The meeting began with an introduction to the subject by Frank Emmrich, Edzard Schmidt-Jortzig, Eberhard Schockenhoff and Michael Wunder, members of the German Ethics Council.
Medicine today can appreciably prolong life. However, this increases the risk of long periods of declining health and of an agonizing death. As a result, society is confronted again and again with the circumstances of dying and with the need to make full use of the possibilities of humane end-of-life and palliative care, while in addition being compelled not to disregard matters such as suicide, assisted suicide and euthanasia as a last resort for a dying person to end a situation of unbearable suffering.
Recent surveys show that a majority of the population favours euthanasia and that it is also rated positively by many medical practitioners.
Assisting someone to commit suicide is not a punishable offence in Germany, whereas killing on request is subject to penal sanctions. However, the speakers noted that the boundaries between the various forms of cooperation in another person's death were often fluid and ill-defined.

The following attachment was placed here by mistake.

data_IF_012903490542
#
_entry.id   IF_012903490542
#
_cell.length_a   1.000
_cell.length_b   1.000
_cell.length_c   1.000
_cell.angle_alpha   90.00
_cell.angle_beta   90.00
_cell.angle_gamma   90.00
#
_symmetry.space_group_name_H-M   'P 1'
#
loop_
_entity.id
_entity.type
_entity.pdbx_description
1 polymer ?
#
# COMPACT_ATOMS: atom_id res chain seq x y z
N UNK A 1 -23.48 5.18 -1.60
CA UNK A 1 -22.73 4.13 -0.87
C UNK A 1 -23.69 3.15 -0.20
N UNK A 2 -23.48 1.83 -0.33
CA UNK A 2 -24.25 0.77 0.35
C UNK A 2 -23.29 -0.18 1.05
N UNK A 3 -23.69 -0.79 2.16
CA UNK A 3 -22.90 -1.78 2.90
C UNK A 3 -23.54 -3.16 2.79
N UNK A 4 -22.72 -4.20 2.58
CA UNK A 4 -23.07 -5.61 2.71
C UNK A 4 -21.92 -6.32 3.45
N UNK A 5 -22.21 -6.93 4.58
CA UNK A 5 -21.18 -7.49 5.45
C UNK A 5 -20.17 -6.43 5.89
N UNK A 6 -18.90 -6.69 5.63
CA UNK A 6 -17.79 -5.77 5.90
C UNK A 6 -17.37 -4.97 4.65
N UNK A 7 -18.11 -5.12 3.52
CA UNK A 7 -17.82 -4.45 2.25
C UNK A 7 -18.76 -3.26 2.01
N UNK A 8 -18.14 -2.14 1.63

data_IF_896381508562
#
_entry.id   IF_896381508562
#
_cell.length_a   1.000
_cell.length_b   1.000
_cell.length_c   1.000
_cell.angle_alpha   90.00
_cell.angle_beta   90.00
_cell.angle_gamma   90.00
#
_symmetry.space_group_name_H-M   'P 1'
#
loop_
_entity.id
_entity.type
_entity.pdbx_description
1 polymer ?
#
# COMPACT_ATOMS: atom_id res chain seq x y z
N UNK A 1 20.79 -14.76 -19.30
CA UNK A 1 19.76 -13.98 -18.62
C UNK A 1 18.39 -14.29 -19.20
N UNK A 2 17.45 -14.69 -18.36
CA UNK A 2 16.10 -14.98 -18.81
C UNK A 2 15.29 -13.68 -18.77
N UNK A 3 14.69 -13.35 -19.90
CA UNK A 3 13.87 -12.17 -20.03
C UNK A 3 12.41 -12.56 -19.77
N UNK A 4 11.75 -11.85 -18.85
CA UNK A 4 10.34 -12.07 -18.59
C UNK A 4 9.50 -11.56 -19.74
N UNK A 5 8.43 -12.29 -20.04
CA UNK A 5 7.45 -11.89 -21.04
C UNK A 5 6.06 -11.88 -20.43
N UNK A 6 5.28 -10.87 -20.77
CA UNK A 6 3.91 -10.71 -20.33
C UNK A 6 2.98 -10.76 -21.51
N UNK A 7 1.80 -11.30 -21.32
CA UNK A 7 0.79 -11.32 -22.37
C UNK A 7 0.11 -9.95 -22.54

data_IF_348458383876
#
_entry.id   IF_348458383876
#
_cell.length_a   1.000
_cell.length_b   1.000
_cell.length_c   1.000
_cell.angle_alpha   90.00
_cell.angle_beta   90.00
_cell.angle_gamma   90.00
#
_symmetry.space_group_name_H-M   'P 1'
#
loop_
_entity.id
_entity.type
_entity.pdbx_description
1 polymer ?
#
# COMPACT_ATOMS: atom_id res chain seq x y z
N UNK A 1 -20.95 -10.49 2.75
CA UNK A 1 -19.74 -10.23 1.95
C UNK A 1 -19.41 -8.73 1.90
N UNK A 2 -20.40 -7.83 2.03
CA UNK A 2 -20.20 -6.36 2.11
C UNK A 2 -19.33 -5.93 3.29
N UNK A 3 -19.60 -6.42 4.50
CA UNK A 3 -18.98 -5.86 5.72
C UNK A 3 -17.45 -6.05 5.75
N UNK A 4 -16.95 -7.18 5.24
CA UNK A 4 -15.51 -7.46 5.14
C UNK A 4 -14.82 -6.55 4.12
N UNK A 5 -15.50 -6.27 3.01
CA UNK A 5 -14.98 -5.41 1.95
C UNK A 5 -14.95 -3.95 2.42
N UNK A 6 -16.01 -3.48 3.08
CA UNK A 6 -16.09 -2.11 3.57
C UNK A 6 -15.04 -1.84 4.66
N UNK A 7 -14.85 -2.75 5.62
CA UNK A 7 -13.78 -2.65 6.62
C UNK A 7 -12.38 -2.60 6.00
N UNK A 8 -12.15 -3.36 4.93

In the ensuing discussion the members of the Ethics Council took the view that killing on request remained unacceptable. On the other hand, a wide range of ethical positions were expressed on the issue of assisted suicide. Some Council members held not only that the taboo on assisted suicide should be lifted, but also that such assistance should be placed in the hands of doctors. Other members considered that assisting a person to commit suicide should in future be made a punishable offence.
The National Ethics Council published an Opinion on Self-Determination and Care at the End of Life back in 2006. In view of the initiative of the Bundesrat [the Upper House of the Federal Parliament] seeking the prohibition of organized euthanasia, as well as of the ongoing public interest in these issues, the German Ethics Council is contemplating the possibility of revisiting the subject in the medium term.